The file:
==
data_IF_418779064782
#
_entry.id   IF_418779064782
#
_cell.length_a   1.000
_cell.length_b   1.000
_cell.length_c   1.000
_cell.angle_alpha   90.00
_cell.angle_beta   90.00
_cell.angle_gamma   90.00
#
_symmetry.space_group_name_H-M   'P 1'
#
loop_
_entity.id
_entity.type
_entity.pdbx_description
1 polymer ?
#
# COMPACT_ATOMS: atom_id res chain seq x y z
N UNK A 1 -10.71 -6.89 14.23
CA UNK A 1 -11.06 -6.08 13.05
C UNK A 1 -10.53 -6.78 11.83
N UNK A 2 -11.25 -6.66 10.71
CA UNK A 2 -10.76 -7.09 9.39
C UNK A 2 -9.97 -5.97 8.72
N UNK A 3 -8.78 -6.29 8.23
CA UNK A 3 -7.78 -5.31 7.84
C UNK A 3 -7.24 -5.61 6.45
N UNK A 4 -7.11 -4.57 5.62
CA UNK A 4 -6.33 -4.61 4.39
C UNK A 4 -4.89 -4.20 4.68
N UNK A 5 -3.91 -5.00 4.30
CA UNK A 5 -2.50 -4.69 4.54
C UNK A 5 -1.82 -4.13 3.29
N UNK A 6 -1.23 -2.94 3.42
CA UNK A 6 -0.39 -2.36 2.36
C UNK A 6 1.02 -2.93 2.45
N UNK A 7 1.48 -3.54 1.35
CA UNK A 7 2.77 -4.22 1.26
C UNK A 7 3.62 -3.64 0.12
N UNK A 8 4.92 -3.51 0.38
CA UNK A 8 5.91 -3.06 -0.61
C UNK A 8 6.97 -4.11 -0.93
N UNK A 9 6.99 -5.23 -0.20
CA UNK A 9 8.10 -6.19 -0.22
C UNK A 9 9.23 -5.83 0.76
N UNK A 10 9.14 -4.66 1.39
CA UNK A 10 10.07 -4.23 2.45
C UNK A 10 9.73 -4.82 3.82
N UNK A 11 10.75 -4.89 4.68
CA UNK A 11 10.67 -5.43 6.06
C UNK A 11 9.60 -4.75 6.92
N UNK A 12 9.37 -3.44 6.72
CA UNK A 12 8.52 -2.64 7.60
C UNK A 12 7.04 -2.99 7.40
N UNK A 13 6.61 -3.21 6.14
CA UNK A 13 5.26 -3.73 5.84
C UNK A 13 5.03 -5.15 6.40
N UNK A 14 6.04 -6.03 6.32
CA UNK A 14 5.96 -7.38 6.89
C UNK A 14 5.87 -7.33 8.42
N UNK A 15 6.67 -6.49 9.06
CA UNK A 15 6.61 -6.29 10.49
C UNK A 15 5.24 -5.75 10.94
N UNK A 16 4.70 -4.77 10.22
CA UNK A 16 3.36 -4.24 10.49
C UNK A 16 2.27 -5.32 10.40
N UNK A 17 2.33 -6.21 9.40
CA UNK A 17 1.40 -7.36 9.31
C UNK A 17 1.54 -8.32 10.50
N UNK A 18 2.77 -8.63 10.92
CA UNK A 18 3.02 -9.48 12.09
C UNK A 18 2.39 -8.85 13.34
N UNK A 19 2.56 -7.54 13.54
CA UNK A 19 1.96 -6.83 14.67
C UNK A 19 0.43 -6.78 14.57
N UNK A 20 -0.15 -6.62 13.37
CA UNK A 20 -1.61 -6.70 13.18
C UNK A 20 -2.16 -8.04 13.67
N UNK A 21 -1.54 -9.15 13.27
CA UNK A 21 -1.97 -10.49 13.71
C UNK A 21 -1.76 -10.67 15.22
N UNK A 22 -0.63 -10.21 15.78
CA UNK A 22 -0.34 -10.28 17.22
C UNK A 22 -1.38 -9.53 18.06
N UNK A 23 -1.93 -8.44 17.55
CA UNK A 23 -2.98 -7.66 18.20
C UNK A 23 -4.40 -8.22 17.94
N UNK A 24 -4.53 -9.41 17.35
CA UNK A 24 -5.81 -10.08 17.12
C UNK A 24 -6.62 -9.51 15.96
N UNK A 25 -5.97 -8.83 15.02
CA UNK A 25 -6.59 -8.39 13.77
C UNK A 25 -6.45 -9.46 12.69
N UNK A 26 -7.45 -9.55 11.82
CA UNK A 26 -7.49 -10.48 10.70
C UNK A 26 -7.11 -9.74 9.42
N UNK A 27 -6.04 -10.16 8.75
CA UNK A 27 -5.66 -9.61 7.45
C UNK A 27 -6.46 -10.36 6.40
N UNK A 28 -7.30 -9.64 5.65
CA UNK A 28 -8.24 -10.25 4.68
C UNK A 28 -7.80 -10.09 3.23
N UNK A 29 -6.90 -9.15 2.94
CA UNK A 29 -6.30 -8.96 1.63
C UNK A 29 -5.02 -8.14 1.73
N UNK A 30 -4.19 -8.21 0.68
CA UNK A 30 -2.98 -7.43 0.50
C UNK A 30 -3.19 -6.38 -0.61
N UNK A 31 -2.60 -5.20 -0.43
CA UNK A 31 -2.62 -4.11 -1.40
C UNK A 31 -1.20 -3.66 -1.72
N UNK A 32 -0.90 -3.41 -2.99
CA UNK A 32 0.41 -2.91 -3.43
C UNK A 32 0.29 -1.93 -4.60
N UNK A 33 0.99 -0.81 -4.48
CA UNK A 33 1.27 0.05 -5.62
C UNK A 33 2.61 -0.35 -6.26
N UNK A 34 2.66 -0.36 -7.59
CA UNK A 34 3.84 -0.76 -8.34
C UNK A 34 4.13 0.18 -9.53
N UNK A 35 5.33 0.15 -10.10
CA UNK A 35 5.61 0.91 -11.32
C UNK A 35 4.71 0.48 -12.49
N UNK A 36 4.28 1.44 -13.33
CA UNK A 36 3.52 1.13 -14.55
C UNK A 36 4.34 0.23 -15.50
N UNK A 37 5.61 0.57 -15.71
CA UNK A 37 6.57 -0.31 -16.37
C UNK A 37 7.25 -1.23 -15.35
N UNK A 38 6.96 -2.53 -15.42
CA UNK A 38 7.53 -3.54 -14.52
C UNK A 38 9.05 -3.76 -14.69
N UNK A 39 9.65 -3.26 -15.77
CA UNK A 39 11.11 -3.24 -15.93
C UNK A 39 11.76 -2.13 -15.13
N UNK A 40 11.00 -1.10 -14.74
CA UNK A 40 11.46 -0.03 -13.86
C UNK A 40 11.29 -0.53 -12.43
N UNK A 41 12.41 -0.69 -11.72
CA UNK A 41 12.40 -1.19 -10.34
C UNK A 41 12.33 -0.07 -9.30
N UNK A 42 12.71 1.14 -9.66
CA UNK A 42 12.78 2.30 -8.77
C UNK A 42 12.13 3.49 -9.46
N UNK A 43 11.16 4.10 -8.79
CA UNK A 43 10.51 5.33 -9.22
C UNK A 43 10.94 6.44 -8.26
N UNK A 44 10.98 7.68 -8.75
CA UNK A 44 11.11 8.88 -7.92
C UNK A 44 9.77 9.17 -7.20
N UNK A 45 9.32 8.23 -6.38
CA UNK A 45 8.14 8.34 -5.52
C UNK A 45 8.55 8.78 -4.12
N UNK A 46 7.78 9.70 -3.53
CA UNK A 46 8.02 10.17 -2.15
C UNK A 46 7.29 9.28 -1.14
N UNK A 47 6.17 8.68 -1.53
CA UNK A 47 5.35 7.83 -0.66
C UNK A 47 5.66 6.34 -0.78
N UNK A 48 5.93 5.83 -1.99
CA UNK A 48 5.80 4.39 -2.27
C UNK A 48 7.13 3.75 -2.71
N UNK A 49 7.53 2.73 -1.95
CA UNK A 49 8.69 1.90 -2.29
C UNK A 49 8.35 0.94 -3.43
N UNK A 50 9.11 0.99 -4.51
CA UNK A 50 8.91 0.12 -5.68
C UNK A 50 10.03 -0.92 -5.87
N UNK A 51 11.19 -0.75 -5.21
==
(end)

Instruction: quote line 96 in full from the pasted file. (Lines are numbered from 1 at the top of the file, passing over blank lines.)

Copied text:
N UNK A 26 -7.45 -9.55 11.82